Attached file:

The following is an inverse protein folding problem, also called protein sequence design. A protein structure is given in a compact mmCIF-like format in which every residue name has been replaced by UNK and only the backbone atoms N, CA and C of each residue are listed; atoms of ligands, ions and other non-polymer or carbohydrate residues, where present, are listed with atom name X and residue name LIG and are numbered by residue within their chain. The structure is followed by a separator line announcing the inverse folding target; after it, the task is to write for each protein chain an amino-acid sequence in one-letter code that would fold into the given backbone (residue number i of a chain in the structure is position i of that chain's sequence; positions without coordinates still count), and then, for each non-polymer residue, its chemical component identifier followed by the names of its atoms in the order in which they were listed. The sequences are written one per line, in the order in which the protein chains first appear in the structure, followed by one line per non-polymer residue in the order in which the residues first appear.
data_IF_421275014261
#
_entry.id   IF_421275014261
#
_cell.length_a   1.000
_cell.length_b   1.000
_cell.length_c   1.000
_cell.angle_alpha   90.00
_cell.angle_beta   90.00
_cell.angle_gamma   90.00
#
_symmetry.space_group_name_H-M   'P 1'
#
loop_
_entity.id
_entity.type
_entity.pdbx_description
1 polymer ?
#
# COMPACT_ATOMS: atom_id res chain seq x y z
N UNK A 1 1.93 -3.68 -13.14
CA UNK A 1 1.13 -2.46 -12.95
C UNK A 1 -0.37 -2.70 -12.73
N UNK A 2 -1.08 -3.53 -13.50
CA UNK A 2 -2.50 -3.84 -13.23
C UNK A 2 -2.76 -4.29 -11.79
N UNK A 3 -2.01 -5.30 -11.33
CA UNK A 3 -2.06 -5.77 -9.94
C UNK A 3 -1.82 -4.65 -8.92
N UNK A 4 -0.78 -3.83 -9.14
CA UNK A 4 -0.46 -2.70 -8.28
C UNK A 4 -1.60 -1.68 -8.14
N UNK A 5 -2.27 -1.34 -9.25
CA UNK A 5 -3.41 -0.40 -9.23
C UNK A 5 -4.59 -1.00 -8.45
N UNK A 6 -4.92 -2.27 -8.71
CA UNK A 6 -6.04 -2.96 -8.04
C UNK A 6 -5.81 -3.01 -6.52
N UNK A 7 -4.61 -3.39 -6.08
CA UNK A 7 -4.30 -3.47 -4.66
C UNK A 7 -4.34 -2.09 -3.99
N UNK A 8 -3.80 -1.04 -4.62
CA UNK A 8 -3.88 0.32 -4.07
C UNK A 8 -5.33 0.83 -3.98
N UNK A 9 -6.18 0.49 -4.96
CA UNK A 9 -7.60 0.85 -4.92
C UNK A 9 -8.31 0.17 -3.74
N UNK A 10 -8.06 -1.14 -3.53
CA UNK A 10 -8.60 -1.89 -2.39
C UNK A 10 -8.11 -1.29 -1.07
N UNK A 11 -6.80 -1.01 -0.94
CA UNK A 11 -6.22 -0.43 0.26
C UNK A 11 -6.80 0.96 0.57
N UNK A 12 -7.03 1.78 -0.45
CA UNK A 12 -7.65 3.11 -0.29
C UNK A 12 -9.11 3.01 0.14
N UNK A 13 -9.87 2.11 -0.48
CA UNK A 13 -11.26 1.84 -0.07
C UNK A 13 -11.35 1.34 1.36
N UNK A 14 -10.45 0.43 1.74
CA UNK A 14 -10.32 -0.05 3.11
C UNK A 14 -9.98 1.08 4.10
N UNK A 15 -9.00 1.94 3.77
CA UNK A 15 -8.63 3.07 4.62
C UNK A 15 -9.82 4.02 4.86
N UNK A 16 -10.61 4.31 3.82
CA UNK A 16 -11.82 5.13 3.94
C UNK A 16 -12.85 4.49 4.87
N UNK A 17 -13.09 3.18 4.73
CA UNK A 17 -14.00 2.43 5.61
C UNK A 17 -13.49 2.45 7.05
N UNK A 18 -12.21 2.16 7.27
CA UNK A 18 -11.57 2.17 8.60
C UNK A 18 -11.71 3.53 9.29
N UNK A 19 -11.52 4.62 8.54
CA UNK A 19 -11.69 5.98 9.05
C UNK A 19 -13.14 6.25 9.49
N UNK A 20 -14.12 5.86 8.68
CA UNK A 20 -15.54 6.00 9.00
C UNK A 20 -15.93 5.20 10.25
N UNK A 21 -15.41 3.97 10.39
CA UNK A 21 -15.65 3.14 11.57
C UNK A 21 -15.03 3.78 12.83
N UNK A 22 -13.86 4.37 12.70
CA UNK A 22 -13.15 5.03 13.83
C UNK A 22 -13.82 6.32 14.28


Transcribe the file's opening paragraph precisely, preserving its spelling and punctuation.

The following is an inverse protein folding problem, also called protein sequence design. A protein structure is given in a compact mmCIF-like format in which every residue name has been replaced by UNK and only the backbone atoms N, CA and C of each residue are listed; atoms of ligands, ions and other non-polymer or carbohydrate residues, where present, are listed with atom name X and residue name LIG and are numbered by residue within their chain. The structure is followed by a separator line announcing the inverse folding target; after it, the task is to write for each protein chain an amino-acid sequence in one-letter code that would fold into the given backbone (residue number i of a chain in the structure is position i of that chain's sequence; positions without coordinates still count), and then, for each non-polymer residue, its chemical component identifier followed by the names of its atoms in the order in which they were listed. The sequences are written one per line, in the order in which the protein chains first appear in the structure, followed by one line per non-polymer residue in the order in which the residues first appear.